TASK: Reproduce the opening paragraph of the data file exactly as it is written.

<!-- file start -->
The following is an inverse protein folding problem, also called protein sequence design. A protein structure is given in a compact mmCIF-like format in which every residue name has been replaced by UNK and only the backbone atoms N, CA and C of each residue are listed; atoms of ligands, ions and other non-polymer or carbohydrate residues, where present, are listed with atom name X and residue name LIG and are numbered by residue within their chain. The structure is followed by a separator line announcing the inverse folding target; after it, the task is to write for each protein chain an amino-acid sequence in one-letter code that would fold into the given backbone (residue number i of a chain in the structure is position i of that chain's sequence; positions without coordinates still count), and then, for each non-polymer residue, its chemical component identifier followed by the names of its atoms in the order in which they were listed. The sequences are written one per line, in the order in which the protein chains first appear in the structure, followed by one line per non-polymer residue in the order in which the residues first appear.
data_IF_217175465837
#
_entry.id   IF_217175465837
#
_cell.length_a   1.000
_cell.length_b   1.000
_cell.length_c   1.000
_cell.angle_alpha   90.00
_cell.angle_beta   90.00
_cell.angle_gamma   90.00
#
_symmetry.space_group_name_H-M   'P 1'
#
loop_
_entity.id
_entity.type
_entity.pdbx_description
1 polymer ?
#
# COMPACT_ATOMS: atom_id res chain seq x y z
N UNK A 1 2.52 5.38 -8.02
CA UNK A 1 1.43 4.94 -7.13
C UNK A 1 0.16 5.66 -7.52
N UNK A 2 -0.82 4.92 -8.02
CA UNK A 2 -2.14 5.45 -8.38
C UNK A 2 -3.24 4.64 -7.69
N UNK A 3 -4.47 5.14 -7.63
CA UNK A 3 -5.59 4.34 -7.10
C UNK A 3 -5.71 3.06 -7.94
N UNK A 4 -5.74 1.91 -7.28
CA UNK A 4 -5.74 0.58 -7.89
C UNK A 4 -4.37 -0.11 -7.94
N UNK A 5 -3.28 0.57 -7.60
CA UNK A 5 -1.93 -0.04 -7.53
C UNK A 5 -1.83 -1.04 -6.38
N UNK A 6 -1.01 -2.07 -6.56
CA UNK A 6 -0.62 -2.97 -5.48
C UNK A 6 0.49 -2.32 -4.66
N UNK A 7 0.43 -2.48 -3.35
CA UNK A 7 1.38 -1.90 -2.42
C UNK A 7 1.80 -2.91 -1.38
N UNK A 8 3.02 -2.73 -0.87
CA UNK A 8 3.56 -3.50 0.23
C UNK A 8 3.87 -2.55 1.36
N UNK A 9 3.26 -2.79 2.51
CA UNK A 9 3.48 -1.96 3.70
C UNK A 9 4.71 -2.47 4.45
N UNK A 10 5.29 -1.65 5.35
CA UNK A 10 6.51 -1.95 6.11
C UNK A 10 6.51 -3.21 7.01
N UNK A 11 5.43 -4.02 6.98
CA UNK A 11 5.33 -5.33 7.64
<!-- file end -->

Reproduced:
The following is an inverse protein folding problem, also called protein sequence design. A protein structure is given in a compact mmCIF-like format in which every residue name has been replaced by UNK and only the backbone atoms N, CA and C of each residue are listed; atoms of ligands, ions and other non-polymer or carbohydrate residues, where present, are listed with atom name X and residue name LIG and are numbered by residue within their chain. The structure is followed by a separator line announcing the inverse folding target; after it, the task is to write for each protein chain an amino-acid sequence in one-letter code that would fold into the given backbone (residue number i of a chain in the structure is position i of that chain's sequence; positions without coordinates still count), and then, for each non-polymer residue, its chemical component identifier followed by the names of its atoms in the order in which they were listed. The sequences are written one per line, in the order in which the protein chains first appear in the structure, followed by one line per non-polymer residue in the order in which the residues first appear.